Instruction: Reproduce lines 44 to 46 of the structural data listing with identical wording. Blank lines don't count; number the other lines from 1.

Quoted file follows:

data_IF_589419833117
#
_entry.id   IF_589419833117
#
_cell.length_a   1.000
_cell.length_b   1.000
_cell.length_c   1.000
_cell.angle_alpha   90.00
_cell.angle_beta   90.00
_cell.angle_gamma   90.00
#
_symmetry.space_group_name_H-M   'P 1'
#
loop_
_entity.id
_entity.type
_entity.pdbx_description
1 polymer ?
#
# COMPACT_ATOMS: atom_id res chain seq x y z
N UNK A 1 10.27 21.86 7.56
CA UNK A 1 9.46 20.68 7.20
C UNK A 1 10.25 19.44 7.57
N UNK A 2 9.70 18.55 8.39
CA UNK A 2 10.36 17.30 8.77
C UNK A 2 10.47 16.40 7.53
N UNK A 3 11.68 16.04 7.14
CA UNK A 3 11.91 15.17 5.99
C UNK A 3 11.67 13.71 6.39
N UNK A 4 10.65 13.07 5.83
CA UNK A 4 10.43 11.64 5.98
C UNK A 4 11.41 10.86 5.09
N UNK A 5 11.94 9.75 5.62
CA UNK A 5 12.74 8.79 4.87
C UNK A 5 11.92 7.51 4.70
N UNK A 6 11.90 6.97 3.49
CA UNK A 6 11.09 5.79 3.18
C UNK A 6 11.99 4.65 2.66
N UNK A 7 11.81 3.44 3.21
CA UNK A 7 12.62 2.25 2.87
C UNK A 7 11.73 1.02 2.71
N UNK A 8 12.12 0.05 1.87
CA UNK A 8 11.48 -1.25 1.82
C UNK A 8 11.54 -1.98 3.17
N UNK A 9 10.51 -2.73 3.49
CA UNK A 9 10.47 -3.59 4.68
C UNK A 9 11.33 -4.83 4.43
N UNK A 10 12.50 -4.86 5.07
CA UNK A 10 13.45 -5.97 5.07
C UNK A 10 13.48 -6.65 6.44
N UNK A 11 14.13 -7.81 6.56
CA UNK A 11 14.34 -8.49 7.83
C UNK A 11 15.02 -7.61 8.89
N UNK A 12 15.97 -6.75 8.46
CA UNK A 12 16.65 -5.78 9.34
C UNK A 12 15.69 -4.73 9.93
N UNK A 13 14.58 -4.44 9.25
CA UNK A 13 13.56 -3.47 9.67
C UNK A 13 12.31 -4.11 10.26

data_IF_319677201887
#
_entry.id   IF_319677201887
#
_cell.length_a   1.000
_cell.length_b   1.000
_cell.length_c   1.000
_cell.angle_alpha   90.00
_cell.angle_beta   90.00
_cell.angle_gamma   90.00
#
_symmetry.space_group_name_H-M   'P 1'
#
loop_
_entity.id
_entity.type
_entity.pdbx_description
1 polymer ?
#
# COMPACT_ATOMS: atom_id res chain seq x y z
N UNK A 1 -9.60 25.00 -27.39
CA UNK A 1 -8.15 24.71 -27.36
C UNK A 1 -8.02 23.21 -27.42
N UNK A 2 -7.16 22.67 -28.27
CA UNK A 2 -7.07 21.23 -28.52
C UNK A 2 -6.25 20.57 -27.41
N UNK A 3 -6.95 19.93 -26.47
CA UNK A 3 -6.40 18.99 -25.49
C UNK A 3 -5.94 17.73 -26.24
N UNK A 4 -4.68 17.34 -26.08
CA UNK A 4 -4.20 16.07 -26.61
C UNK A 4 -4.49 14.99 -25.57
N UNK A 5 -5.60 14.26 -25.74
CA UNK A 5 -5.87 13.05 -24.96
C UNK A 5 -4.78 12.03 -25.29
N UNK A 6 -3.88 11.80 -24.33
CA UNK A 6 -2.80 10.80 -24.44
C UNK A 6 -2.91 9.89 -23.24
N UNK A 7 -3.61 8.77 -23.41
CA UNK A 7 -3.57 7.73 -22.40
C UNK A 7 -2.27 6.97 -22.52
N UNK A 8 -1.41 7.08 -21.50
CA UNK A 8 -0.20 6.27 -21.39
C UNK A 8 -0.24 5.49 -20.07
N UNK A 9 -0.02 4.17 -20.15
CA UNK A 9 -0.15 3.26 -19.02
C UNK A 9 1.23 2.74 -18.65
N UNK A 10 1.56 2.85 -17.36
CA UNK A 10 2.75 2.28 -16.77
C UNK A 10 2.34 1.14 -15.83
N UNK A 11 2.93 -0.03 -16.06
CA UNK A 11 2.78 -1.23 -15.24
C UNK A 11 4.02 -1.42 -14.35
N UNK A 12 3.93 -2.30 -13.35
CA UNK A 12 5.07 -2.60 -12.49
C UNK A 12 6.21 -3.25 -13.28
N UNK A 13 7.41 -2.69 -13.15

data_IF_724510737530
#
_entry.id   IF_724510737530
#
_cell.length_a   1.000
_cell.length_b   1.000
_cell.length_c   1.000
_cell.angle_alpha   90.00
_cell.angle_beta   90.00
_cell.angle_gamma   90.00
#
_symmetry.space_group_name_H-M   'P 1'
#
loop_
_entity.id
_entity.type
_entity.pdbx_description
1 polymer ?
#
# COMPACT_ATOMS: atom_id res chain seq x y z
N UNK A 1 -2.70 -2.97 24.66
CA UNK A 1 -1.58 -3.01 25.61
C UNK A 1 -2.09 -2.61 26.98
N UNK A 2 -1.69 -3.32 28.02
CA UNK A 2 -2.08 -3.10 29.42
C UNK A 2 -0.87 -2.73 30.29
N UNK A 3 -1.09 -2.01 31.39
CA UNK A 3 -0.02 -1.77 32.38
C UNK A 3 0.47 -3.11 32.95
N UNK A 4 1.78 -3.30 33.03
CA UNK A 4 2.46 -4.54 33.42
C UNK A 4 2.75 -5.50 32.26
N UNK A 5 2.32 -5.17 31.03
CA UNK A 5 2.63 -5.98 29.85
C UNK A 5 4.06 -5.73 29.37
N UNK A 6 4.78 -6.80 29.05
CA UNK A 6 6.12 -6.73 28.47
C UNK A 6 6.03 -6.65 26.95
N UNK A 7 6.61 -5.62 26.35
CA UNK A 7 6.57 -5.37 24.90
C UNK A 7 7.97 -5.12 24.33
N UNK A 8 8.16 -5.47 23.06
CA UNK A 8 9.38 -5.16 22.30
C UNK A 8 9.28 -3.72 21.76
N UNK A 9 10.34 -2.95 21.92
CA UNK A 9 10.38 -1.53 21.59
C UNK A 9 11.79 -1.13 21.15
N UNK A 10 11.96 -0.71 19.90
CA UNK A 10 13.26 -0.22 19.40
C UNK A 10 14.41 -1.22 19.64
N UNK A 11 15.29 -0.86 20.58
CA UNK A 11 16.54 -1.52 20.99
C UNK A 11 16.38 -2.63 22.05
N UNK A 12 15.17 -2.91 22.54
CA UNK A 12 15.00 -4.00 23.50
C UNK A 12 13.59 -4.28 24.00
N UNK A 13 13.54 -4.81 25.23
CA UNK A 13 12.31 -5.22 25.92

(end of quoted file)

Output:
C UNK A 8 11.54 -1.98 3.17
N UNK A 9 10.51 -2.73 3.49
CA UNK A 9 10.47 -3.59 4.68